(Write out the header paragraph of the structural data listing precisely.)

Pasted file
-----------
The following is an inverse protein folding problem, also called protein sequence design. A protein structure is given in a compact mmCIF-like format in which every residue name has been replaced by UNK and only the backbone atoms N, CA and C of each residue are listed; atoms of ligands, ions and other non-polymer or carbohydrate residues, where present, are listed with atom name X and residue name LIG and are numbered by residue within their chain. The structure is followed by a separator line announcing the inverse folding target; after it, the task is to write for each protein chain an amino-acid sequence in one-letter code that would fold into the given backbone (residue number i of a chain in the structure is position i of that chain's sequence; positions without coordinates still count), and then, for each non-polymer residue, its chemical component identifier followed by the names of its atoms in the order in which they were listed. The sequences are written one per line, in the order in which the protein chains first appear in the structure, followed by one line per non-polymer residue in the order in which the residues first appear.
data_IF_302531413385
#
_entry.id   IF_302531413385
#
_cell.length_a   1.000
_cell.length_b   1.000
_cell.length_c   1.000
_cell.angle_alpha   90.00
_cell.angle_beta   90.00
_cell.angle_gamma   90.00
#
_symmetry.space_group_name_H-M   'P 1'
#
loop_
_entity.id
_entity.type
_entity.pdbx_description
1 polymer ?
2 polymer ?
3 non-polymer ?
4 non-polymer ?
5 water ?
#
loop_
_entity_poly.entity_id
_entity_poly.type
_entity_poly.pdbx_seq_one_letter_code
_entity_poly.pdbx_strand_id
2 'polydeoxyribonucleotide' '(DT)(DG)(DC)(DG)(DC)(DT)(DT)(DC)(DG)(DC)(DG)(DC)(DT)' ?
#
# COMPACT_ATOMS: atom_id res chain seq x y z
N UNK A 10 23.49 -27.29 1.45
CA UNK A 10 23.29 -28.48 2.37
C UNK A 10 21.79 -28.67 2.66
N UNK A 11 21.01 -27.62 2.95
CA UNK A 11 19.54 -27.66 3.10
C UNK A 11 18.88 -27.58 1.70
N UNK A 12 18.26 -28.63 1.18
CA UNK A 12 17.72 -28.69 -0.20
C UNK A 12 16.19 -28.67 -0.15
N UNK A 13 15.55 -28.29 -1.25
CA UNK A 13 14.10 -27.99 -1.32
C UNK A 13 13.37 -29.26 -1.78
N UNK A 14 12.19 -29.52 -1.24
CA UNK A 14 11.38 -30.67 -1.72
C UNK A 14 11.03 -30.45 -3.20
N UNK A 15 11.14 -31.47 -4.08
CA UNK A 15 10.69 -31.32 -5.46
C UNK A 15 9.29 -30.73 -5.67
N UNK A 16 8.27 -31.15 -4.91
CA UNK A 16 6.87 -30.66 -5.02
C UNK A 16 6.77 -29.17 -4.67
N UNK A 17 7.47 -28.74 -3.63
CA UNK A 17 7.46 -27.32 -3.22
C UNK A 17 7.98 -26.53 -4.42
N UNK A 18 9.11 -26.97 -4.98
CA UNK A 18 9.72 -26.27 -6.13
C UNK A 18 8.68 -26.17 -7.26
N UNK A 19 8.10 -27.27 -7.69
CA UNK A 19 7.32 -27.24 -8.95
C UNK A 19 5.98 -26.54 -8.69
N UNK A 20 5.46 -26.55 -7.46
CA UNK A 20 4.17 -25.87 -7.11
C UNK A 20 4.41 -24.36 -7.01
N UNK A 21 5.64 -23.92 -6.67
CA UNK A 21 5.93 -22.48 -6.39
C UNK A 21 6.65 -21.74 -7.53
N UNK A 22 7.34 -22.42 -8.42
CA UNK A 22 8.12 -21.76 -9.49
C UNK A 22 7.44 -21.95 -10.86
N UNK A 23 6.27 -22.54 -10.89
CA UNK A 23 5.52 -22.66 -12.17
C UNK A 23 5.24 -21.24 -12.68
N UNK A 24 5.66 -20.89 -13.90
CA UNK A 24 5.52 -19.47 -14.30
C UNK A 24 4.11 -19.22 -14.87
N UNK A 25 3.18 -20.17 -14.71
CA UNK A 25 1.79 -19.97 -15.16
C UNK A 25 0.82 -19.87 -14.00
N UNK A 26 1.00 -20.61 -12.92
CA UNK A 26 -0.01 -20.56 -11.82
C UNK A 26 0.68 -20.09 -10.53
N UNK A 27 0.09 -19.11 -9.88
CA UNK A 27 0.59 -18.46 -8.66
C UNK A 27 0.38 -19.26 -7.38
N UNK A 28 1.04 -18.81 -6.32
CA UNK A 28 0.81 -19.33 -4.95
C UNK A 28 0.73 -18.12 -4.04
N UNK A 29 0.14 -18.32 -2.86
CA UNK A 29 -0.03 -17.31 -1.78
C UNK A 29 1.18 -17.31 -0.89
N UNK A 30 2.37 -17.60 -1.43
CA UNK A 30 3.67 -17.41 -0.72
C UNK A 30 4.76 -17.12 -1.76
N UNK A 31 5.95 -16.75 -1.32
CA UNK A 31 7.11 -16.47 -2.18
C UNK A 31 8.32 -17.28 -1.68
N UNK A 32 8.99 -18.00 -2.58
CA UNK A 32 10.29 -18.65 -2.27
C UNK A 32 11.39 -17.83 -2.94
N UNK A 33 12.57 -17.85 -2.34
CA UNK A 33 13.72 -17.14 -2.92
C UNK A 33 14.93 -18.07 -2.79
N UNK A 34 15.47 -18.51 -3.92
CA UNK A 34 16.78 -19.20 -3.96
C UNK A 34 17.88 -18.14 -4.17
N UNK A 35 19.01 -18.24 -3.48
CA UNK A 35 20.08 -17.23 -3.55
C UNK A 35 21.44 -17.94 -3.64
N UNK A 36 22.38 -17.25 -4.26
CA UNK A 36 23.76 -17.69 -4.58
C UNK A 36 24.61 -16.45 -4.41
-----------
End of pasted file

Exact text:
The following is an inverse protein folding problem, also called protein sequence design. A protein structure is given in a compact mmCIF-like format in which every residue name has been replaced by UNK and only the backbone atoms N, CA and C of each residue are listed; atoms of ligands, ions and other non-polymer or carbohydrate residues, where present, are listed with atom name X and residue name LIG and are numbered by residue within their chain. The structure is followed by a separator line announcing the inverse folding target; after it, the task is to write for each protein chain an amino-acid sequence in one-letter code that would fold into the given backbone (residue number i of a chain in the structure is position i of that chain's sequence; positions without coordinates still count), and then, for each non-polymer residue, its chemical component identifier followed by the names of its atoms in the order in which they were listed. The sequences are written one per line, in the order in which the protein chains first appear in the structure, followed by one line per non-polymer residue in the order in which the residues first appear.